Today we’d like to introduce you to Moises Zulaica.
Thanks for sharing your story with us Moises. So, let’s start at the beginning and we can move on from there.
I was born in a very non-musical family. Don’t get me wrong, I’m Latino, and Latinos love music, we love to dance, sing, and party, but choosing music as your profession is definitely something that would give your grandma a heart attack, at least that’s how it is back in Mexico. Remember the movie Coco? It’s just like that. Even if there weren’t any musicians in my family, I’ve always loved music and felt a special connection to it from a very early age. I started singing lessons when I was ten years old, and that was a huge passion for me for a few years, I even made an EP when I was 15, and that was my first experience with recording music.
I worked on my first EP with a local producer from Guadalajara, the city I grew up in. We worked on six songs and I remember being mind blown by the whole process of making a song come to life: everything from tweaking the writing, recording the instruments, programming the drums, to the vocal production and mixing. It was a whole new world that I wasn’t even aware of. It might sound a little stupid, but before being in the studio for the first time, I had no clue there was so much to making a song, and the more I knew the more I was curious to learn about it all.
Fast forward a year and by a twist of fate, I met one of the most successful record producers in Mexico, and 16 year old me thought it would be a great idea to show him the not-so-good very first body of music I had ever worked on. Luckily, while he did let me know that what I thought was a revolutionary EP, was really not that great, he also told me he saw potential in me. And that to see that potential evolve, he would suggest I try moving to a city with a bigger music scene. That’s when the thought of moving to LA first started. I decided to make the move to Los Angeles as soon as I finished High School, just a month before turning 18. Gave my grandma a heart attack, my mom cried for hours (happy tears), and all my friends were in shock, but ultimately I felt the support of a lot of people, and they were all happy to see me move to this city to pursue my dream career. I went to the LA Recording School to get an Associate’s Degree in music production, at this point I didn’t know if I wanted to be a producer, songwriter or artist, but I figured that getting an understanding of music production would probably be the most beneficial in the long run regardless of what I wanted my role in music to be.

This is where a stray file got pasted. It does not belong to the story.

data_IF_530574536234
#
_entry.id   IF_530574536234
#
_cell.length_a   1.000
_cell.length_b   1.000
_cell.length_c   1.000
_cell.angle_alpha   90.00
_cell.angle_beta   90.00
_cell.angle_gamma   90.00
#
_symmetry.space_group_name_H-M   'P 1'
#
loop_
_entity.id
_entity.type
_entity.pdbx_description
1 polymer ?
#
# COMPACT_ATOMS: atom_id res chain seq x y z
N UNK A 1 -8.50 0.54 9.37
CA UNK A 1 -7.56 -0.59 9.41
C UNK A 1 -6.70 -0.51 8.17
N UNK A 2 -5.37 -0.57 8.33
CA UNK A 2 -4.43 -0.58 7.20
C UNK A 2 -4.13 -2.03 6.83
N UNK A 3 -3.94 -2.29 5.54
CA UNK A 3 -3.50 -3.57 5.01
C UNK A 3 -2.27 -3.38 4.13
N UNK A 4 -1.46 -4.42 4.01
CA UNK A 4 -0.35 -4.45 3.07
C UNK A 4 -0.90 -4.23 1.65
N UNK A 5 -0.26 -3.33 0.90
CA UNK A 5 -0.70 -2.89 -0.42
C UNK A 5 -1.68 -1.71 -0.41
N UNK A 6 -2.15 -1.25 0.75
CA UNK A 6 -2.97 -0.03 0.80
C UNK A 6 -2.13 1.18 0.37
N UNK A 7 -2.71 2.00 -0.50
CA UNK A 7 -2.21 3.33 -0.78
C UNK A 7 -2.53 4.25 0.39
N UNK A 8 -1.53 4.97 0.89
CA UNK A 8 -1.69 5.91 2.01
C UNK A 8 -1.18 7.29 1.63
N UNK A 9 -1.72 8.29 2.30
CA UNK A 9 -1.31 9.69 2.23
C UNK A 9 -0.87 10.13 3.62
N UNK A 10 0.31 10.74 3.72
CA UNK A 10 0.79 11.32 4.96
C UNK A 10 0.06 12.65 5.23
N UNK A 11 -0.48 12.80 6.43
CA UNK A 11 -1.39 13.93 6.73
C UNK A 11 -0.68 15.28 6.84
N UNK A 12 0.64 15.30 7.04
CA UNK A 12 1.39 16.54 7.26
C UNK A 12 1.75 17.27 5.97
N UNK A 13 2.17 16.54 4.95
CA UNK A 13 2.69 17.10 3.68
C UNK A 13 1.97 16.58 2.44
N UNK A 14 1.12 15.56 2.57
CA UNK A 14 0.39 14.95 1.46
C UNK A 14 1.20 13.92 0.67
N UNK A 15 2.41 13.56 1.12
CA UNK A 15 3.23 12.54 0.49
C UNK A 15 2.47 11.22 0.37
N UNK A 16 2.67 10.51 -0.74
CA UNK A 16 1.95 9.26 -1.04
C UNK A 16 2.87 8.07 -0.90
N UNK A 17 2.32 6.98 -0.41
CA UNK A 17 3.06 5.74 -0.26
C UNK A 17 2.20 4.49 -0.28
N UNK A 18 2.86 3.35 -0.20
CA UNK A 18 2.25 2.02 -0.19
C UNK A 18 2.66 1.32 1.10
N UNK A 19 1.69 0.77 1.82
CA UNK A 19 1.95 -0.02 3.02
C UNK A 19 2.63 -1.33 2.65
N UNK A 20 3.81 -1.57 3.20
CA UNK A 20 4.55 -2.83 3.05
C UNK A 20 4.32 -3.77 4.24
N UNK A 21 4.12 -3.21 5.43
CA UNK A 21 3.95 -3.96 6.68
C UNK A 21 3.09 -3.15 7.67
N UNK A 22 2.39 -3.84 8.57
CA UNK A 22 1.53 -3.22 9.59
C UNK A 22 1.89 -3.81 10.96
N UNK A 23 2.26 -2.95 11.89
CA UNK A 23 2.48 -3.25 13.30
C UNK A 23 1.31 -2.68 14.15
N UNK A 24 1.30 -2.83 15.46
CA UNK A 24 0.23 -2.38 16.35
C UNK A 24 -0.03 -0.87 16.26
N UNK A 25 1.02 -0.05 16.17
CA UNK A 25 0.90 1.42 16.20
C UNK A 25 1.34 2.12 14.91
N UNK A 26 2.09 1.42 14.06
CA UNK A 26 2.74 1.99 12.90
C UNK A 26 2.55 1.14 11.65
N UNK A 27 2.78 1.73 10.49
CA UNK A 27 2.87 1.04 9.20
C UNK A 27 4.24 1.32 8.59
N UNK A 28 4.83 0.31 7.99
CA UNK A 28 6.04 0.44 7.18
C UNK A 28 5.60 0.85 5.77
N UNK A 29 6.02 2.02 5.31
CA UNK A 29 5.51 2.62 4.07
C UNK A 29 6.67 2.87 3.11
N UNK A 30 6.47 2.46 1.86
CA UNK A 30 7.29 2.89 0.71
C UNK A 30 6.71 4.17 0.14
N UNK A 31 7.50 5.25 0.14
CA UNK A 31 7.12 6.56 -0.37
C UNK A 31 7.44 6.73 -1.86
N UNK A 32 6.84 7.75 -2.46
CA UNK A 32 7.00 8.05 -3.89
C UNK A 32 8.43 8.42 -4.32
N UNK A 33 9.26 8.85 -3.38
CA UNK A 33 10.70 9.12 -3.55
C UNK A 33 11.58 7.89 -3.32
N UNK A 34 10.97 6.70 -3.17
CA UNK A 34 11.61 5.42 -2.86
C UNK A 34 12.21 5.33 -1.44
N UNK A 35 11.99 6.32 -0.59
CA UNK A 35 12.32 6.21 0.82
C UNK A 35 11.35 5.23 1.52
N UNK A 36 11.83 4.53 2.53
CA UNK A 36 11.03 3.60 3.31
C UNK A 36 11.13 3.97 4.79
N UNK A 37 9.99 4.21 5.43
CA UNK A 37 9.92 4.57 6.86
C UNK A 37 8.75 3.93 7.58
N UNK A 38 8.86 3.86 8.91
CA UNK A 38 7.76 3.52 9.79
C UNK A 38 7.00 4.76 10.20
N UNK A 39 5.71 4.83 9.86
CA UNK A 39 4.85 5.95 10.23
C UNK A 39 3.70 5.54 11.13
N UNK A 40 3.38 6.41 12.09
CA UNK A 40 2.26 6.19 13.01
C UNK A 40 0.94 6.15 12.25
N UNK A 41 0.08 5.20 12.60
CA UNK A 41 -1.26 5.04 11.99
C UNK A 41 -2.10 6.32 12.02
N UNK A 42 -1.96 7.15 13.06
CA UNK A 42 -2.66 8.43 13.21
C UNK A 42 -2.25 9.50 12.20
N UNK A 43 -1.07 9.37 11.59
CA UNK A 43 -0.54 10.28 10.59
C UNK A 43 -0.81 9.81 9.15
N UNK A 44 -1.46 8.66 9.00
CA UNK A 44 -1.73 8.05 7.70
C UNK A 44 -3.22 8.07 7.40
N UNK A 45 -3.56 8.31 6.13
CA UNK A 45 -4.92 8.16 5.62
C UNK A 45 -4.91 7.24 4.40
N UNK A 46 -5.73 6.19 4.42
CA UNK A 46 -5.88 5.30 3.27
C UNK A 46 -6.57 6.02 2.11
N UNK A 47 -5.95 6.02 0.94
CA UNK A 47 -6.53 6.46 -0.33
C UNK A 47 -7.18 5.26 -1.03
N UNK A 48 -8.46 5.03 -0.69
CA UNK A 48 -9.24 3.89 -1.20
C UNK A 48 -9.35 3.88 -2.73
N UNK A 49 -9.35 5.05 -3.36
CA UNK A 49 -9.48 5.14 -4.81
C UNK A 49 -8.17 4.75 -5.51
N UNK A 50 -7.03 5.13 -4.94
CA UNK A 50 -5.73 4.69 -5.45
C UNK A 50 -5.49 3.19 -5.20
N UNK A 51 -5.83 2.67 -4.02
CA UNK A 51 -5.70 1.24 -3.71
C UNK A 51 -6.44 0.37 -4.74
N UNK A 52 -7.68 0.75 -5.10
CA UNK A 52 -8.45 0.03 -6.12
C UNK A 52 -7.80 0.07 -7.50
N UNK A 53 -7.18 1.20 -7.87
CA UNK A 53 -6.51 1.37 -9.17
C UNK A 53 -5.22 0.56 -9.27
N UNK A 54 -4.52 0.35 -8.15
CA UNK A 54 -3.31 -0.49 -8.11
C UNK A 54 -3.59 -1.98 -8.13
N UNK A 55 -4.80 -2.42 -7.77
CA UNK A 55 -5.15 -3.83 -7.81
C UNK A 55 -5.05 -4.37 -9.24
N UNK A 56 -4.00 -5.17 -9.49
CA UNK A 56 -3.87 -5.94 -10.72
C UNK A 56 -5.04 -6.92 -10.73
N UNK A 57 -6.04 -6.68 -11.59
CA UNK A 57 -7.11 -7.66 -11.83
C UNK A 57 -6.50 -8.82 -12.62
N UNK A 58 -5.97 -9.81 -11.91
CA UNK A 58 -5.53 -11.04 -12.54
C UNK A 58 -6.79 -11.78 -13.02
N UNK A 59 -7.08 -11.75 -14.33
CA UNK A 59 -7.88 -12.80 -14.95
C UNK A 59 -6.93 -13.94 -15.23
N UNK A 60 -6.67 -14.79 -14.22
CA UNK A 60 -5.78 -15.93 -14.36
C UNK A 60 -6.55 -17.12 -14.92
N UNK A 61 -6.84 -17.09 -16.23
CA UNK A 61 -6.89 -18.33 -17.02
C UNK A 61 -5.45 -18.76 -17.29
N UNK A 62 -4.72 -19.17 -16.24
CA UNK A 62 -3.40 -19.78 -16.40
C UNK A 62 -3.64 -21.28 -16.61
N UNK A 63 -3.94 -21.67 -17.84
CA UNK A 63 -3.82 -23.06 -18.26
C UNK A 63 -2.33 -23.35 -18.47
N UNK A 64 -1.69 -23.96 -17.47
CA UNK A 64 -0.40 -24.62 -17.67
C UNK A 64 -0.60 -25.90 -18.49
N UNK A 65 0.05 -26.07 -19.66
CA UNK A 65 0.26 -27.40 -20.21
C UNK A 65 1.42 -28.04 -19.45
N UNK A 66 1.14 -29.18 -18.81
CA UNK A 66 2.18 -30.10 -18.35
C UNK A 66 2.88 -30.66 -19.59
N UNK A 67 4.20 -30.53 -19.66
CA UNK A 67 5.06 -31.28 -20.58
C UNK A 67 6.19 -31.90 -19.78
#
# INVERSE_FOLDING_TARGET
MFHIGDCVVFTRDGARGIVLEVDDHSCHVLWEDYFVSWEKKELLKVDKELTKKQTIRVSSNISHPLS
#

I interned at multiple studios in LA before landing a production assistant job for multi-platinum music production team “Da Internz”. Working with them was such an enlightening experience. I got to understand so many aspects of the business, grow a network, and define what I wanted to do in music. While I originally started having a passion for singing, through the years that evolved into a passion for every aspect of creating music, and I realized I had a more natural talent for producing and writing songs than I did for singing, and now doing what I do I can’t imagine doing anything else. Now I get to make songs everyday with so many artists and songwriters that have talent beyond anything I would have ever imagined, and I couldn’t be more grateful for all the opportunities life has given me, I’m so excited to see where this journey will take me in the future.